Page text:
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Title: A study of the developmental and intersubject difference in the use of EMG biofeedback to improve voluntary control of precise directional contractions and relaxation of their frontalis muscles : implications for clinical use
Author: Hewitt, Gwen
ISNI:       0000 0001 3555 5397
Awarding Body: University of Surrey
Current Institution: University of Surrey
Date of Award: 1988
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40 4.5-6.5 year olds, 39 6.6-8.5 year olds, 38 8.6-10.7 year olds and 39 adults were tested on two tasks with visual analogue EMG biofeedback with the frontalis muscles on four consecutive days. The fine control task demanded three five-second contractions at three levels alternating with four second rest periods. Two two-minute relaxation periods, one with and one without biofeedback, but with an attentional focus, alternated with the fine control task. Clear developmental differences were found in performance on the fine control task, whatever the analysis employed, unlike the relaxation task where children made greater gains than adults and the developmental pattern identified depended on the method of analysis used. A high level of inter subject variation was found in all ages on both tasks. EMG biofeedback was shown to be effective for adult subjects (and possibly all ages) on the fine control task and for children aged 6.6-10.7 years on the relaxation task. Settling-down and low motivation without biofeedback could explain significant results in the 4.5-6.5 year olds and adults respectively. Improved performance over sessions in the fine control task; lack of relationship between performances on the two tasks and good retention and reminiscence in the relaxation task indicated that EMG biofeedback with the frontalis muscles might operate in a way analogous to that in which motor skills are acquired. Lower levels of resting tone in the frontalis muscles of adult males than adult females, with and without biofeedback, could have resulted from the adoption of somatic strategies by males and cognitive strategies by females while relaxing. No other sex differences were reported. Spatial ability, measured by performance on two tasks involving left/right reversals, was unrelated to performance on the biofeedback tasks. Therefore, tests which could be used as predictors of biofeedback performance were unlikely to be identified.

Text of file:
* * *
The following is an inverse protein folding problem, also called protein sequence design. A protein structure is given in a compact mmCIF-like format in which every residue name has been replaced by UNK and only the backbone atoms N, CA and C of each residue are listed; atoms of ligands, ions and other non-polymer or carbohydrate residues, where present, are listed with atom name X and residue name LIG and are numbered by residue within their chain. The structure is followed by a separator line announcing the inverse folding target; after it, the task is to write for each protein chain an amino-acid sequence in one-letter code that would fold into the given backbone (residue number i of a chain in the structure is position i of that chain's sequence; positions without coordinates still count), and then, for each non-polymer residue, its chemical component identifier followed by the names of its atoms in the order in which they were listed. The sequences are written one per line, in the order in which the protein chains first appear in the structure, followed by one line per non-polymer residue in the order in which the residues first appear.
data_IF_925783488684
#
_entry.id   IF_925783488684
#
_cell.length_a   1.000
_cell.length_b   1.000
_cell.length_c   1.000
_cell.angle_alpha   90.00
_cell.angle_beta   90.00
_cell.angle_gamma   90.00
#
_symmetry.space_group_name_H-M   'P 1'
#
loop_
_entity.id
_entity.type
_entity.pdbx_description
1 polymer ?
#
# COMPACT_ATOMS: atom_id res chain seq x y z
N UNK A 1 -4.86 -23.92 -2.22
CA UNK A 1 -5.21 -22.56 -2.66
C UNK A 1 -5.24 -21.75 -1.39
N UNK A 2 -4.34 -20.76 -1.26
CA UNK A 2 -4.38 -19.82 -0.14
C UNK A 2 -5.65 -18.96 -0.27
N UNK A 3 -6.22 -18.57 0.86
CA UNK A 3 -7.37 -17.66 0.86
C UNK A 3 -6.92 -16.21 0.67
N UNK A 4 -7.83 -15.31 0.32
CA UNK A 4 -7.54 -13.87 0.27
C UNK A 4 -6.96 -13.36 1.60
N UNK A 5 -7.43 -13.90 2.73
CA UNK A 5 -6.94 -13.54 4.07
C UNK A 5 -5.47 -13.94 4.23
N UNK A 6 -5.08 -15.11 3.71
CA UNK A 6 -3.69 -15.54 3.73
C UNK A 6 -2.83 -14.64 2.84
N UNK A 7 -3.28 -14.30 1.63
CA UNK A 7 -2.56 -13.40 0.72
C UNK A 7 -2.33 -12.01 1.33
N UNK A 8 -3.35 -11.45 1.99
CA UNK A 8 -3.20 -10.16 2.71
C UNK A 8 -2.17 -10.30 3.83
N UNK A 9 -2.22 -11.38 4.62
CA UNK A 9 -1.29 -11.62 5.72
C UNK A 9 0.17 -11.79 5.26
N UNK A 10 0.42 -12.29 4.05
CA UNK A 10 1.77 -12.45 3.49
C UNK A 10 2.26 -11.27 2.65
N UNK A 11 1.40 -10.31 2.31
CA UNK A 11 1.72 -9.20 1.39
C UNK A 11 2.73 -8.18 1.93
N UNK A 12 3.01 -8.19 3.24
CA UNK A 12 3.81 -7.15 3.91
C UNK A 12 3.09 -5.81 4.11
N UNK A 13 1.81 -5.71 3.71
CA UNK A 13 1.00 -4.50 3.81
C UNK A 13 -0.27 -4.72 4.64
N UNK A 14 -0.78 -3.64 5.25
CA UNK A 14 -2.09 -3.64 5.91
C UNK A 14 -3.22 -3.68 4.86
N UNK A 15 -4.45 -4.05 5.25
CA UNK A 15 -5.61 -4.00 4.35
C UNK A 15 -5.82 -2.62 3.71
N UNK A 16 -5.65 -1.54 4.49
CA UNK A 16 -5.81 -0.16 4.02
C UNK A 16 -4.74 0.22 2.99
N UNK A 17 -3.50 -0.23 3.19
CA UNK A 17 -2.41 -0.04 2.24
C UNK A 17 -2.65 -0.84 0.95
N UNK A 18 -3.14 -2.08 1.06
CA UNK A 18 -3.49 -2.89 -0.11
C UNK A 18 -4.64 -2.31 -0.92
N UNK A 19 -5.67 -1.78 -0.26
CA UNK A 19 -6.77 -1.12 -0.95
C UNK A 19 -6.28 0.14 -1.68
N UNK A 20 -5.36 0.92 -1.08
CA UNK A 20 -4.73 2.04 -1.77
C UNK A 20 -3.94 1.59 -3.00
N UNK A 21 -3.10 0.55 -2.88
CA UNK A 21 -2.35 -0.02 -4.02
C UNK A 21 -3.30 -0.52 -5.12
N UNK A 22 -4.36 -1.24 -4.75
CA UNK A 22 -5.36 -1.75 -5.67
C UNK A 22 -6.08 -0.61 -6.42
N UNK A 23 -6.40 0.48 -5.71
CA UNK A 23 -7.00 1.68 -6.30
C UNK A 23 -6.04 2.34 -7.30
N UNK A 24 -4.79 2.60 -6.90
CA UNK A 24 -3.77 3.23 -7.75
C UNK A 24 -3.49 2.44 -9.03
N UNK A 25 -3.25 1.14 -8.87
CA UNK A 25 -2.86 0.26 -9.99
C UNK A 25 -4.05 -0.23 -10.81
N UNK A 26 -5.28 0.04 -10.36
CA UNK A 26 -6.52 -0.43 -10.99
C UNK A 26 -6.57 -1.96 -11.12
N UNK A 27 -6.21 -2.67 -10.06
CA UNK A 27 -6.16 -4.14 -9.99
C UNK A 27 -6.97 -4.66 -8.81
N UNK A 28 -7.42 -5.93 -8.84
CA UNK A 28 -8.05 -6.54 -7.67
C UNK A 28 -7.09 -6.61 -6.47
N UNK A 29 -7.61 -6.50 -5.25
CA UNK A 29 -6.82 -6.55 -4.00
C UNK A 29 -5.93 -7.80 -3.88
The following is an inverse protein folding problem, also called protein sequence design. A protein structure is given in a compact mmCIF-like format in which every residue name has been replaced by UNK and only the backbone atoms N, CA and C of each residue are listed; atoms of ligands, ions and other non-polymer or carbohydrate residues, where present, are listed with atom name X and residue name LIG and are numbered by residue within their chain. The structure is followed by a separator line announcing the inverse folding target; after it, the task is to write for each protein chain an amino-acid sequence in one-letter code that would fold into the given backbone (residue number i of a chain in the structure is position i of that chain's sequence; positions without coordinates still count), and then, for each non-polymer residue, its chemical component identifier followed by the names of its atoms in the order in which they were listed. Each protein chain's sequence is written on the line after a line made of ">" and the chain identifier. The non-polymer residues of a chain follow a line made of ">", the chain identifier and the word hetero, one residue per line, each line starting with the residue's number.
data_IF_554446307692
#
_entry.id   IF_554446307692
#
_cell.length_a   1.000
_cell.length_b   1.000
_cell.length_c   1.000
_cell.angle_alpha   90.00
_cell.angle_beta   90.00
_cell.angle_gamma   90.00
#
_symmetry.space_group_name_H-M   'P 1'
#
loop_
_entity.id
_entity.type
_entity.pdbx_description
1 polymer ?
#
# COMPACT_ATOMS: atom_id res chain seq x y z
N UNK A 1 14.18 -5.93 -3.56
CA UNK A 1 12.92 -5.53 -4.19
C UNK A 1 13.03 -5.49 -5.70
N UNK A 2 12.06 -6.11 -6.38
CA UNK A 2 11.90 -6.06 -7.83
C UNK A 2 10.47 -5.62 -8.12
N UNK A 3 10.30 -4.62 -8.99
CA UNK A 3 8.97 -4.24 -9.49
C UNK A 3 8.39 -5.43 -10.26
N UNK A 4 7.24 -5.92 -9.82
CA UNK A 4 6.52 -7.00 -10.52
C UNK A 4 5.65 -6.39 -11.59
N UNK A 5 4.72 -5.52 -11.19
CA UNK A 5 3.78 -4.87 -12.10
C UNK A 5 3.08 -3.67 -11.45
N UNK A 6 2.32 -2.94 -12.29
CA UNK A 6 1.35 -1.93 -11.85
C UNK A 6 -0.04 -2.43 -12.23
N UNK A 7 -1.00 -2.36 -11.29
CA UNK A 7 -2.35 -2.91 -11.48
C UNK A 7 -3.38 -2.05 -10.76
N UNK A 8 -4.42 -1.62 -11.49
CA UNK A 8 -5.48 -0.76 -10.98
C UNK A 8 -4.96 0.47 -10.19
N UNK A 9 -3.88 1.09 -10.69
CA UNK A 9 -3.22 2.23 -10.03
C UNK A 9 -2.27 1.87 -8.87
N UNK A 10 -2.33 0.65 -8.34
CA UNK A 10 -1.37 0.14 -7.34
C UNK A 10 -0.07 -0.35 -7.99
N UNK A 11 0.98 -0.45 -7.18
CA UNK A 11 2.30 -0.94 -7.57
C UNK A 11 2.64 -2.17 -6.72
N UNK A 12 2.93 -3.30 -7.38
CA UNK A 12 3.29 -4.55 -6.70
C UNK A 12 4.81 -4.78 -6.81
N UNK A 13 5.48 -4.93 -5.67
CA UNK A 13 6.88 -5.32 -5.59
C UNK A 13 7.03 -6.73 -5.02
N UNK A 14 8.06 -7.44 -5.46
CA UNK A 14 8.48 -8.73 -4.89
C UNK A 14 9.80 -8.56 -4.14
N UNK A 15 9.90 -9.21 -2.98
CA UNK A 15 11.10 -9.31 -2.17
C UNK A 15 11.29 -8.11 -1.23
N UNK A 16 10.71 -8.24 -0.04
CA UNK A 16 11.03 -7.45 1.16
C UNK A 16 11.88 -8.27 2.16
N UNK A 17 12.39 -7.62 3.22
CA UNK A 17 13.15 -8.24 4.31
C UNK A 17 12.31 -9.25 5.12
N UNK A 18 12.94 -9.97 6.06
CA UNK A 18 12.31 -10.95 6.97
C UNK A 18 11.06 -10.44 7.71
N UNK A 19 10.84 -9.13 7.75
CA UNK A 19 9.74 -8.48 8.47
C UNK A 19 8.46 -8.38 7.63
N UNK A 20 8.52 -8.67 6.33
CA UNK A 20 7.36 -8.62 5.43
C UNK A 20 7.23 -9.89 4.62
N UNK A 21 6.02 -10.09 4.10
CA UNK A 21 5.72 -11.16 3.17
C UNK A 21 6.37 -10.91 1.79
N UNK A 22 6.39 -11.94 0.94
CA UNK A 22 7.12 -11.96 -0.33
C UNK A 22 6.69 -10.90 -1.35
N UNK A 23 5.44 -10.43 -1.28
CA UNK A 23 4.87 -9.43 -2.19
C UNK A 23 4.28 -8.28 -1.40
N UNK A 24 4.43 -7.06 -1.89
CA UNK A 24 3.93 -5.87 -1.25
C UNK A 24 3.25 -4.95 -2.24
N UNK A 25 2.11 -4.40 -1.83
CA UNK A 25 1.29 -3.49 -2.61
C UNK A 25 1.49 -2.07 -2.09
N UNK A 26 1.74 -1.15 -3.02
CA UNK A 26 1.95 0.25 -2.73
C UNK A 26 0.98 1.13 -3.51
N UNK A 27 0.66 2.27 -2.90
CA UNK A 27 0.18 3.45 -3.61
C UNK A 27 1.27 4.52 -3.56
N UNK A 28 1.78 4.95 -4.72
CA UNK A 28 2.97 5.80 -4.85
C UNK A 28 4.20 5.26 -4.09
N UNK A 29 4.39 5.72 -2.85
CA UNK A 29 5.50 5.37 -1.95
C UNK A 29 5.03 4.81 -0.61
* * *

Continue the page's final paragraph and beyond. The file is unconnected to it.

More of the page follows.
Supervisor: Not available Sponsor: Not available
Qualification Name: Thesis (Ph.D.) Qualification Level: Doctoral
EThOS ID:  DOI: Not available
Keywords: Muscle control/EMG biofeedback